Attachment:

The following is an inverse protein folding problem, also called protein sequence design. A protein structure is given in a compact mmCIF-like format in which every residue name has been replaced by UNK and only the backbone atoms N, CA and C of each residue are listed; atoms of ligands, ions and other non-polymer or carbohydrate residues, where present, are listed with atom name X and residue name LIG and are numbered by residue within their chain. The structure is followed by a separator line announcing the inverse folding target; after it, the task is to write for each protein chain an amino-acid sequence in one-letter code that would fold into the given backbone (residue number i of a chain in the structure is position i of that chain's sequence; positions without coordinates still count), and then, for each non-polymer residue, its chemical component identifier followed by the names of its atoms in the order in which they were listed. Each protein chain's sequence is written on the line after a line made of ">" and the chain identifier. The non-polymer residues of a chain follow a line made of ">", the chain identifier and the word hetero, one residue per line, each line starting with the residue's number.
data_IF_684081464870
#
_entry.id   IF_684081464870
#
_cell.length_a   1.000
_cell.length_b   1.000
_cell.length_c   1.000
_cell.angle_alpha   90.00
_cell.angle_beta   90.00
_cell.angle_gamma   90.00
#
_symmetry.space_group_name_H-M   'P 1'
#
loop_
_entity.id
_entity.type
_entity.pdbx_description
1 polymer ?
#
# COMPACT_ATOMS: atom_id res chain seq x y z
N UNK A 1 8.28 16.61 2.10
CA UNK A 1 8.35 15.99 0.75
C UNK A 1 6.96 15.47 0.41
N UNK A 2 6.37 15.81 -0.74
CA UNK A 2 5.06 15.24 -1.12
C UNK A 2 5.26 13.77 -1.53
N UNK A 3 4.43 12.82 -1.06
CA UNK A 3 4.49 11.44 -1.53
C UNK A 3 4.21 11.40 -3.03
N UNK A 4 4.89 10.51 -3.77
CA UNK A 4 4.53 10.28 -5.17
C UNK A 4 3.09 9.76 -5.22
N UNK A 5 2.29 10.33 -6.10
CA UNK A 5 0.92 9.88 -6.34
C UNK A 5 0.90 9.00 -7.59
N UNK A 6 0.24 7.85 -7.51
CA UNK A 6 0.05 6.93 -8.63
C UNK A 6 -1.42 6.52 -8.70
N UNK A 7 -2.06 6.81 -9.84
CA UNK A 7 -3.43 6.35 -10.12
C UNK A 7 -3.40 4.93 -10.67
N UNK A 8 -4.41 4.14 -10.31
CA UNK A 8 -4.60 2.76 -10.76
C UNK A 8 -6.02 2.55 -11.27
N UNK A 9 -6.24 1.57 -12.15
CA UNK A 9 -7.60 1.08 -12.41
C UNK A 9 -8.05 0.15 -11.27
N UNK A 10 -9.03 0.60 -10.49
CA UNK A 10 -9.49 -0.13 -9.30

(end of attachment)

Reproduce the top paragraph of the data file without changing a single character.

The following is an inverse protein folding problem, also called protein sequence design. A protein structure is given in a compact mmCIF-like format in which every residue name has been replaced by UNK and only the backbone atoms N, CA and C of each residue are listed; atoms of ligands, ions and other non-polymer or carbohydrate residues, where present, are listed with atom name X and residue name LIG and are numbered by residue within their chain. The structure is followed by a separator line announcing the inverse folding target; after it, the task is to write for each protein chain an amino-acid sequence in one-letter code that would fold into the given backbone (residue number i of a chain in the structure is position i of that chain's sequence; positions without coordinates still count), and then, for each non-polymer residue, its chemical component identifier followed by the names of its atoms in the order in which they were listed. Each protein chain's sequence is written on the line after a line made of ">" and the chain identifier. The non-polymer residues of a chain follow a line made of ">", the chain identifier and the word hetero, one residue per line, each line starting with the residue's number.